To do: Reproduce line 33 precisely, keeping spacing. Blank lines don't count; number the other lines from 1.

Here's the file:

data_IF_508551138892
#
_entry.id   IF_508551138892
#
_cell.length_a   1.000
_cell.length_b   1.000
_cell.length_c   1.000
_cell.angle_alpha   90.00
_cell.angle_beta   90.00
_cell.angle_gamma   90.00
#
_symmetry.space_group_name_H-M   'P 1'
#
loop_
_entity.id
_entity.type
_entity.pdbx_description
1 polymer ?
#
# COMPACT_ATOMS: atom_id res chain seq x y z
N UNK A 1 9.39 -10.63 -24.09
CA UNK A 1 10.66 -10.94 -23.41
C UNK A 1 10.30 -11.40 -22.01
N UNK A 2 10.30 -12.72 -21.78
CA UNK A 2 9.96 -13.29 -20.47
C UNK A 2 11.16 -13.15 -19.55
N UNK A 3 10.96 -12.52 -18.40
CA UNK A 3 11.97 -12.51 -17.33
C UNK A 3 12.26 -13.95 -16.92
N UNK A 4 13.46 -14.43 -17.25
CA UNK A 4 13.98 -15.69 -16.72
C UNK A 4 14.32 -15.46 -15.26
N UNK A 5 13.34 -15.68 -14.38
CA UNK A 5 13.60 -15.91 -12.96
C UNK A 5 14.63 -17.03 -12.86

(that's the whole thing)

N UNK A 5 13.34 -15.68 -14.38